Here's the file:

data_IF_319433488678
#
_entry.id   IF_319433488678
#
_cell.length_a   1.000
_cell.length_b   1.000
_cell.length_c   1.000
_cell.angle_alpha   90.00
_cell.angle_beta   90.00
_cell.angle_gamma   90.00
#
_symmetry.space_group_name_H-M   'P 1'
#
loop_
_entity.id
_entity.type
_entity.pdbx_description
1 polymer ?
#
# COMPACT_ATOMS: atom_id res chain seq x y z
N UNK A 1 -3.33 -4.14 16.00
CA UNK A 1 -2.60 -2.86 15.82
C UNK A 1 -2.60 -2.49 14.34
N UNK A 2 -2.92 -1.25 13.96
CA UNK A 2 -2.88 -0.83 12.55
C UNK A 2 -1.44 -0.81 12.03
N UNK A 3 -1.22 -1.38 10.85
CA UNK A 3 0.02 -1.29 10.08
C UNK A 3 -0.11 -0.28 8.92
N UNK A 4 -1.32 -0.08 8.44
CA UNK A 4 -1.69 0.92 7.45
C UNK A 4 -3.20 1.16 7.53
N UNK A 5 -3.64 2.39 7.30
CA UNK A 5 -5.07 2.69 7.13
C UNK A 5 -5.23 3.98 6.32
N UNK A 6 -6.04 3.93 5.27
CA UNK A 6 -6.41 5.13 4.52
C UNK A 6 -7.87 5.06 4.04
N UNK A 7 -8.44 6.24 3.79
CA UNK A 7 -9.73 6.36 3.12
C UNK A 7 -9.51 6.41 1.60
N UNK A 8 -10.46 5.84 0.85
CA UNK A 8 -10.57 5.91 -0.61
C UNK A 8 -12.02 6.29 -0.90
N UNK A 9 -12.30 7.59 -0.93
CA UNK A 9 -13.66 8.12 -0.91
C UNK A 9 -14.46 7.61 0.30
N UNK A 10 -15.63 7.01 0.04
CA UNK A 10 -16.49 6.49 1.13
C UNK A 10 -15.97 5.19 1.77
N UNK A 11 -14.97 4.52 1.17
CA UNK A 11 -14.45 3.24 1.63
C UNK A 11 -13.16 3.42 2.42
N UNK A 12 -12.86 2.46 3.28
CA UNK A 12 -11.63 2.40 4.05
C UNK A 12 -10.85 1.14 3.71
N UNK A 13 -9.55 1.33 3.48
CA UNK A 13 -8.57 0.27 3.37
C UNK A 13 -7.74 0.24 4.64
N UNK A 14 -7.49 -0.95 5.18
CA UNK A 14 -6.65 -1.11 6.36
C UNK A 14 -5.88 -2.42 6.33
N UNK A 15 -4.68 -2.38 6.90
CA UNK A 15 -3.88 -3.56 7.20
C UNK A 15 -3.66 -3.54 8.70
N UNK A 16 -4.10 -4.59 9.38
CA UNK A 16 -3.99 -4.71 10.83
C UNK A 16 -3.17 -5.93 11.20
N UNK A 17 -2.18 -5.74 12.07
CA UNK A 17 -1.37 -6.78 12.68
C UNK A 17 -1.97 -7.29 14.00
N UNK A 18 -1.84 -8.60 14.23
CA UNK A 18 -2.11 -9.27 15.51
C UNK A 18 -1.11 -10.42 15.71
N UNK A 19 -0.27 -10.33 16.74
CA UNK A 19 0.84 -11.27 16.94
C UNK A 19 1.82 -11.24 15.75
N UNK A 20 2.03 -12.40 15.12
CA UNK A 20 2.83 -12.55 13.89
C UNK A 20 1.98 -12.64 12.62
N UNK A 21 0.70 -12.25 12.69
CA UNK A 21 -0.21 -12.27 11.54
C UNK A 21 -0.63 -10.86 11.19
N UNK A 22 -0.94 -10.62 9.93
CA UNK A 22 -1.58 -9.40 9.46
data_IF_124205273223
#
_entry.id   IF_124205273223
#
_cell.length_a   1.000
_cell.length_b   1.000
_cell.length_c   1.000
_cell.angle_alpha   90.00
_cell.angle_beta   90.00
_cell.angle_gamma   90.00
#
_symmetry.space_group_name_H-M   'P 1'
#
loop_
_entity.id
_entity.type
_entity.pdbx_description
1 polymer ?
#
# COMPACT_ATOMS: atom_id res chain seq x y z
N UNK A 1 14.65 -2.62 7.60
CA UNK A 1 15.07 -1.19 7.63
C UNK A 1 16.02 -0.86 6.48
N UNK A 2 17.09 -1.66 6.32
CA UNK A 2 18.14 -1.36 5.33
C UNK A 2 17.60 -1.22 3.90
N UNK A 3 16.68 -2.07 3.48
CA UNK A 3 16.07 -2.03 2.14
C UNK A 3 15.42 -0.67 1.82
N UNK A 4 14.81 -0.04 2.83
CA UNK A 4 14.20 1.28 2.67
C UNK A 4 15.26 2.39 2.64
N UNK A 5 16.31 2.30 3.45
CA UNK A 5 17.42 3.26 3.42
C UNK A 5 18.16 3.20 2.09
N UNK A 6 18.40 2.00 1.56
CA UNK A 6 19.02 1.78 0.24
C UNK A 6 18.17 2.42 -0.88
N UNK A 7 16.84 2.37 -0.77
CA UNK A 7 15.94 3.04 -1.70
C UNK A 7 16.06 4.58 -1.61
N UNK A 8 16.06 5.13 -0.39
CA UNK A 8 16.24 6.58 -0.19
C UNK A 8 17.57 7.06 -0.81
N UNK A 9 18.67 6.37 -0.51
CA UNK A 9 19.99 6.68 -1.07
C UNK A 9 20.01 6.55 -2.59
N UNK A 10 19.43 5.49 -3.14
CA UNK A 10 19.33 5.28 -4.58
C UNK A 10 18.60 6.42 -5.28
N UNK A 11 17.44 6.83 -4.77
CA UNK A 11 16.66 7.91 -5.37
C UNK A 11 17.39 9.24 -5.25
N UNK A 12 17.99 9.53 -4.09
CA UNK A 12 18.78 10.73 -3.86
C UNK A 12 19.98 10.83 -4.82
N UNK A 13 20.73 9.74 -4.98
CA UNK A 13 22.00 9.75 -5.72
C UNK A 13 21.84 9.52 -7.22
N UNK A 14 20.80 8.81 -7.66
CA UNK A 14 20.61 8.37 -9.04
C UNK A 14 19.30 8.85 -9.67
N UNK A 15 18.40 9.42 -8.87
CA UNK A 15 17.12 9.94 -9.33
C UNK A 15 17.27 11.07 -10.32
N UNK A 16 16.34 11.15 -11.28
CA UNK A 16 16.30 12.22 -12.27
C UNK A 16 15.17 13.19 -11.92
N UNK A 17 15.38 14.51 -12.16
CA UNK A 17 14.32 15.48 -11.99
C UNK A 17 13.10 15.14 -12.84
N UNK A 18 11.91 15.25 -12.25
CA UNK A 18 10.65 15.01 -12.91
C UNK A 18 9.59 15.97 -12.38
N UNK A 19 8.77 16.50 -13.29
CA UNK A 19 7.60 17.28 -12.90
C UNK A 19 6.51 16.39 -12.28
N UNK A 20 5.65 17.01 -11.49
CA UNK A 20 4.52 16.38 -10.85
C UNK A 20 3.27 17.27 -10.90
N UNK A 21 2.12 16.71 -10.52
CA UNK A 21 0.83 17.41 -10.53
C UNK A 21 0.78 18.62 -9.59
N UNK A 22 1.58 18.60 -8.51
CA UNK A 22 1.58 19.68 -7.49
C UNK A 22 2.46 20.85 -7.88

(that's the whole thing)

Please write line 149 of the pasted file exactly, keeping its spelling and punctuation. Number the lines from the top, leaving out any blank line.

CA UNK A 15 17.12 9.94 -9.33